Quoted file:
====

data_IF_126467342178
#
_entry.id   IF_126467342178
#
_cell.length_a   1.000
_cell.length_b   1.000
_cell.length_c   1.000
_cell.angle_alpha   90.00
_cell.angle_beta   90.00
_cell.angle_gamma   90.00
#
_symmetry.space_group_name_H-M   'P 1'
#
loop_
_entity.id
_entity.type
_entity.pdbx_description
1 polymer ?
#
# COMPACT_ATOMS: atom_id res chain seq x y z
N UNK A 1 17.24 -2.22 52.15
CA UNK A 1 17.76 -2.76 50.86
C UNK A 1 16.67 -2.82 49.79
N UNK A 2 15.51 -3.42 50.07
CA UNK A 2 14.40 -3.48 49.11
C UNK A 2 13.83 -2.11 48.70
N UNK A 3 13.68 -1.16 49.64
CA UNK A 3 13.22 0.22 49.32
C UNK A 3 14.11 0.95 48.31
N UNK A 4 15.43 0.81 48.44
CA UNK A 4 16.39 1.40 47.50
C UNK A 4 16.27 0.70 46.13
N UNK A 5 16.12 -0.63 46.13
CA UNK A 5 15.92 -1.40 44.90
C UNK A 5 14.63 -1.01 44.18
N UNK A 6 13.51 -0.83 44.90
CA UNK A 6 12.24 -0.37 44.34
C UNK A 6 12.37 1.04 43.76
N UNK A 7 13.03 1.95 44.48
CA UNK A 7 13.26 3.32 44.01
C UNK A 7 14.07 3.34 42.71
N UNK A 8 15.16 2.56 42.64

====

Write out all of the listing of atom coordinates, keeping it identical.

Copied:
data_IF_126467342178
#
_entry.id   IF_126467342178
#
_cell.length_a   1.000
_cell.length_b   1.000
_cell.length_c   1.000
_cell.angle_alpha   90.00
_cell.angle_beta   90.00
_cell.angle_gamma   90.00
#
_symmetry.space_group_name_H-M   'P 1'
#
loop_
_entity.id
_entity.type
_entity.pdbx_description
1 polymer ?
#
# COMPACT_ATOMS: atom_id res chain seq x y z
N UNK A 1 17.24 -2.22 52.15
CA UNK A 1 17.76 -2.76 50.86
C UNK A 1 16.67 -2.82 49.79
N UNK A 2 15.51 -3.42 50.07
CA UNK A 2 14.40 -3.48 49.11
C UNK A 2 13.83 -2.11 48.70
N UNK A 3 13.68 -1.16 49.64
CA UNK A 3 13.22 0.22 49.32
C UNK A 3 14.11 0.95 48.31
N UNK A 4 15.43 0.81 48.44
CA UNK A 4 16.39 1.40 47.50
C UNK A 4 16.27 0.70 46.13
N UNK A 5 16.12 -0.63 46.13
CA UNK A 5 15.92 -1.40 44.90
C UNK A 5 14.63 -1.01 44.18
N UNK A 6 13.51 -0.83 44.90
CA UNK A 6 12.24 -0.37 44.34
C UNK A 6 12.37 1.04 43.76
N UNK A 7 13.03 1.95 44.48
CA UNK A 7 13.26 3.32 44.01
C UNK A 7 14.07 3.34 42.71
N UNK A 8 15.16 2.56 42.64